Drive time: 1.5 hours
Culture, nature, science, food and fun — Toledo really has something awesome for everyone. If you’ve got kids in tow, a must-stop is the TOLEDO ZOO, voted Best Zoo in the U.S. by USA Today. Get up-close viewings, indoors and out, and experience loads of interactive exhibits of animals from Africa to the Arctic: Walk through the Penguin Beach, help brush African pygmy goats, see a flamboyance of flamingos, hand-feed parakeets, schedule behind-the-scenes tours, view animal feedings and more.
Next stop: IMAGINATION STATION, one of our favorite hands-on science centers around, offers play-based learning for all ages. Ride the High Wire Cycle or the Simulator Theater Ride, take part in puzzling workshops and step inside a giant wind tunnel. Through Sept. 7, check out NASA Science On a Sphere, where visitors can gaze upon the Earth as they are “suspended” in orbit 22,000 miles above its surface; and, through Sept. 21, walk through room re-creations of the world’s largest ship in Titanic: The Artifact Exhibition, where more than 150 artifacts recovered from the ocean floor, like bottles of perfume and the ship’s own china, will commemorate the tragic sinking in 1912.
Check out the TOLEDO MUSEUM OF ART (toledomuseum.org), known for its world-class collection of American and European art, as well glass, sculpture, modern and contemporary works. Current temporary exhibitions include The Art of Video Games and The Great War, including works by Max Beckmann, Childe Hassam and Ernst Kirchner.
WHILE YOU’RE THERE: Stroll THE DOCKS, a restaurant complex on the banks of the Maumee River before choosing between a fresh catch and raw oyster bar at Real Seafood Company and Tony Packo’s, home of the Hungarian Hot Dog and a 1976 shout-out from Cpl. Klinger on M.A.S.H. and many more.
BELL ISLE PARK
Drive time: 45 minutes
See what’s been happening at one of Detroit’s re-emerging jewels. Once home to the Ottawa and Chippewa Indians, BELLE ISLE PARK, the largest island park in the U.S., has seen English royalty, local lawmakers and rattlesnakes alike try to stake their claim on it (no worries: They’re long gone). The 987-acre park is now home to a golf-practice facility, a maritime museum, picnic areas, a conservatory, greenhouses, a half-mile-long swimming beach with waterslide and the only marble lighthouse in the U.S. (built in 1930).
Belle Isle also features the recently re-opened (in 2012) Albert Kahn-designed, Beaux Arts-style Aquarium and the Belle Isle Nature Zoo, three acres of protected forest and wetland that features an outdoor butterfly garden, Deer Encounter with deer feedings and the Blue Heron Lagoon nature walk — all amid the backdrop of the Detroit cityscape.
WHILE YOU’RE THERE: Pack a dinner and take advantage of the cabanas and grills available for public use.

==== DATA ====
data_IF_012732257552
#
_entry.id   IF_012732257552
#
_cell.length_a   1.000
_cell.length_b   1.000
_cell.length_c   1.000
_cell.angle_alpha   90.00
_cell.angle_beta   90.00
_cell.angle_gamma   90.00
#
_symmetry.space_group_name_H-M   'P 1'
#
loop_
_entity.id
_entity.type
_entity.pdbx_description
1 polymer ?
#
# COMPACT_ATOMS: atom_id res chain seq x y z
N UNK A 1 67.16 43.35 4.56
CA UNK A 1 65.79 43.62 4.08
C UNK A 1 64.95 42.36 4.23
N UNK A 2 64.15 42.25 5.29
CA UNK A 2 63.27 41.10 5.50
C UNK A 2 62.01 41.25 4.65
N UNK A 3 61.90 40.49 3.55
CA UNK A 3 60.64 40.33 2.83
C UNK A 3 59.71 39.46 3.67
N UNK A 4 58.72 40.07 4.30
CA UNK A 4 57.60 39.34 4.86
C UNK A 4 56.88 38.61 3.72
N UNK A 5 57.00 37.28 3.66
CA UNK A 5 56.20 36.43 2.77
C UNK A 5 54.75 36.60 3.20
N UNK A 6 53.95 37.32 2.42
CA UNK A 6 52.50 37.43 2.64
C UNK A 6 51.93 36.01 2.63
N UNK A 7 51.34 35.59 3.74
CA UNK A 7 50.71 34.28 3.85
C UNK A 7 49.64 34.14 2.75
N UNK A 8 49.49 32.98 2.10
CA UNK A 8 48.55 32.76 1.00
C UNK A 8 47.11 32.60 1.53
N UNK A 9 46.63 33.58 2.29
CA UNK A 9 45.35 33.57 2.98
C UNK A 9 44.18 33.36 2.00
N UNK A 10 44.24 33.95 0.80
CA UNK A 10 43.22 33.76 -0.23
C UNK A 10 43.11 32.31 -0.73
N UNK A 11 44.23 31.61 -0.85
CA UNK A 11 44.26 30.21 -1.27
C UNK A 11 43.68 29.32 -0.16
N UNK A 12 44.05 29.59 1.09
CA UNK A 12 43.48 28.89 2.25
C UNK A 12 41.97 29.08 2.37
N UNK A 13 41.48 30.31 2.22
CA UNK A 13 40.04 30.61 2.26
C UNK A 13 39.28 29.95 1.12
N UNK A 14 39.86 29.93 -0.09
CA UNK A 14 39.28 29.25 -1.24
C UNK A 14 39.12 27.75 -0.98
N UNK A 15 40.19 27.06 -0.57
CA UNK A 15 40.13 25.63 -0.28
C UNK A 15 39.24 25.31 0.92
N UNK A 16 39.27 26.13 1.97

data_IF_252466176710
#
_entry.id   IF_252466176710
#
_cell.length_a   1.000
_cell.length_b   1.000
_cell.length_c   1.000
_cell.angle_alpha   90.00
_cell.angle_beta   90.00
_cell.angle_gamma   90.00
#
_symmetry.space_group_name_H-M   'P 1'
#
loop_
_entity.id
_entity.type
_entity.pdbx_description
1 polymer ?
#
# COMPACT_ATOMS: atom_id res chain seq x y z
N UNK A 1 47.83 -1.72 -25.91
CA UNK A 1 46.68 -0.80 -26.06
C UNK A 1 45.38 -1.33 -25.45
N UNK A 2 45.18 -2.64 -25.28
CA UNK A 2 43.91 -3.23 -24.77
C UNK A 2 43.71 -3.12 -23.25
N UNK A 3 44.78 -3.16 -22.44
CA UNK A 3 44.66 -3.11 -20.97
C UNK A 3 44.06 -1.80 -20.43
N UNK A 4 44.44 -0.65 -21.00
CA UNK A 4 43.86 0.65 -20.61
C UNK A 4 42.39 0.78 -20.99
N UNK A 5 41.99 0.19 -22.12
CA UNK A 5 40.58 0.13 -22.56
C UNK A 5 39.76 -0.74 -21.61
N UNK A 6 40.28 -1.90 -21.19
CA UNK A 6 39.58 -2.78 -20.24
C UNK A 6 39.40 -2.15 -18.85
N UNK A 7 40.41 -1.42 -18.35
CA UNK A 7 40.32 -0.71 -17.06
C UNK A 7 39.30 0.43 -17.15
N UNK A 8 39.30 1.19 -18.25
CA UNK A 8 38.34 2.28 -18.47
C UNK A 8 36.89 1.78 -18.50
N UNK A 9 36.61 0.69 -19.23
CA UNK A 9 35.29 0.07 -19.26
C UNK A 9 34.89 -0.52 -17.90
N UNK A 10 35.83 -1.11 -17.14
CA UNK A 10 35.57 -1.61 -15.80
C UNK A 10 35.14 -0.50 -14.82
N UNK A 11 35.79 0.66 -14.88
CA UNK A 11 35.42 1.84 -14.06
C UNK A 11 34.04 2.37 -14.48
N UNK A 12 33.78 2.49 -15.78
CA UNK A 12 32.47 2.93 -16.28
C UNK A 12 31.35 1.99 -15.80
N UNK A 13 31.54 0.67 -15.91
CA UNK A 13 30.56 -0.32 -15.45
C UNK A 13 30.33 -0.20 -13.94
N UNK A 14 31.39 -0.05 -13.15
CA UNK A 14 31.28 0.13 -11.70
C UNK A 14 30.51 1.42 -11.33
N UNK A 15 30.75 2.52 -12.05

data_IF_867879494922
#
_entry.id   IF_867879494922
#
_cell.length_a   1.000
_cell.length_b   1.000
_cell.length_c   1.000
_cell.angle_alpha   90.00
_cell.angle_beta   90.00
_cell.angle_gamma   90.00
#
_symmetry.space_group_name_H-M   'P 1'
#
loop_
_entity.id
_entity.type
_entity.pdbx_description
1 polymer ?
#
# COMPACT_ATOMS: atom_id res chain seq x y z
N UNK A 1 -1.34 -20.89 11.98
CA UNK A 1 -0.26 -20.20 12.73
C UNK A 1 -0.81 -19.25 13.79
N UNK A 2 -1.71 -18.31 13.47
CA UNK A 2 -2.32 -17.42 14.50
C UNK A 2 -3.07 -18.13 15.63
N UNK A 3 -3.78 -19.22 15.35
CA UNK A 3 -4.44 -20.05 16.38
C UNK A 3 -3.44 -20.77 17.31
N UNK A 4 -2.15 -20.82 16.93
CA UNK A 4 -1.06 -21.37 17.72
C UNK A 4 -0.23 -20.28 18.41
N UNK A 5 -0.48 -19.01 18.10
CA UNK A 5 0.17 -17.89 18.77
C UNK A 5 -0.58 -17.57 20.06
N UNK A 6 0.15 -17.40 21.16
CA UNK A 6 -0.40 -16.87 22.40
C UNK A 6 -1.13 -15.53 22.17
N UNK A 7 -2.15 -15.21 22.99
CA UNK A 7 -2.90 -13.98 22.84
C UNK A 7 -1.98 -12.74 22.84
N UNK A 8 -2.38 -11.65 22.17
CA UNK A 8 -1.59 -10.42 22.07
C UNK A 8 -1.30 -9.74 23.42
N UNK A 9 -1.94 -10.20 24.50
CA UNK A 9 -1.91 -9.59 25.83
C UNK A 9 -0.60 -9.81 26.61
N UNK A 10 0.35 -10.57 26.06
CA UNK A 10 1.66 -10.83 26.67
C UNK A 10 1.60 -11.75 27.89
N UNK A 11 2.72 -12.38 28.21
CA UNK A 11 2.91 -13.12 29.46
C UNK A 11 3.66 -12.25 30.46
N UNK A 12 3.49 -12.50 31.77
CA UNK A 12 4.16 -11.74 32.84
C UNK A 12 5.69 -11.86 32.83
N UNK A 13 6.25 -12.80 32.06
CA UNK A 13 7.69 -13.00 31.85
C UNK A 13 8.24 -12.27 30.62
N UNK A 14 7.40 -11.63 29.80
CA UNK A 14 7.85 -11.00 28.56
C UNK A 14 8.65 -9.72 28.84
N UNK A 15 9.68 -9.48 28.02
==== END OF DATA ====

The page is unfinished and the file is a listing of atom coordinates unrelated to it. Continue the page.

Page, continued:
Drive time: 2 hours
Nine stunning waterfront communities (including Algonac, Clay, Harbor Beach, Lexington, Marine City, Port Austin, Port Huron, Port Sanilac and St. Clair) and 140 miles of pristine coastline string together along Lake Huron on Michigan’s eastern shore to make up what’s known as the BLUE WATER AREA.
Nature’s perfect beaches combine with small-town charm, picturesque marinas (particularly striking at sunset), lighthouses and plenty of opportunities to participate in outdoor activities — or simply enjoy the views. Sail, fish, swim, shop, eat or drive along the countryside for a slew of U-pick orchards and made-in-Michigan wineries.
Check out PORT SANILAC, a fast-growing perch-fishing destination, where visitors can scuba-dive shipwrecks dating back to 1864 in the Sanilac County Underwater Preserve — charter a dive through Four Fathoms Diving in Port Sanilac or visit Dive Inn Watersports in Port Huron for gear rental, purchases and lessons.
Kayak or paddleboard (visit Port Austin Kayak for rentals by the hour, day or week; portaustinkayak.com) the shallow waters and spectacular rock formations of PORT AUSTIN. Visit the Great Lakes Maritime Center for a taste of PORT HURON, known as the Maritime Capital of the Great Lakes before watching freighter traffic from the Blue Water River Walk, a paved path along 4,300 feet of the St. Clair River shoreline. Tour Fort Gratiot Lighthouse, Michigan’s oldest.
TIP: For details on the entire area, including each town and links to shopping, beaches and more, visit Blue Water’s Website.
POINT PELEE NATIONAL PARK, ONTARIO
Drive time: 2 hours
Nestled 30 miles southeast of Windsor, Point Pelee is one of Canada’s smallest national parks; but the tiny oasis is an enormously popular destination. Named for the marshy and woodland peninsula that juts into surrounding Lake Erie, Point Pelee’s lush Carolinian forest is renowned for its spectacular bird-watching opportunities — more than 370 species have been recorded and the park has been coined the Warbler Capital of Canada.
Hop aboard the free Shuttle to the Tip for an unparalleled view from the southernmost tip of mainland Canada. Swim, canoe, kayak, hike (including a variety of self-guided trails), bike and picnic.
Before you head out, visit their web site to learn about special offerings, including the Junior Naturalist program, which introduces kids to the plants and animals that live in the park; a variety of Explore with an Interpreter options (by foot or by Freighter Canoe); and Dark Sky Nights viewing.
TIP: Don’t forget your passports — even for the kids. RT
By Lynne Konstantin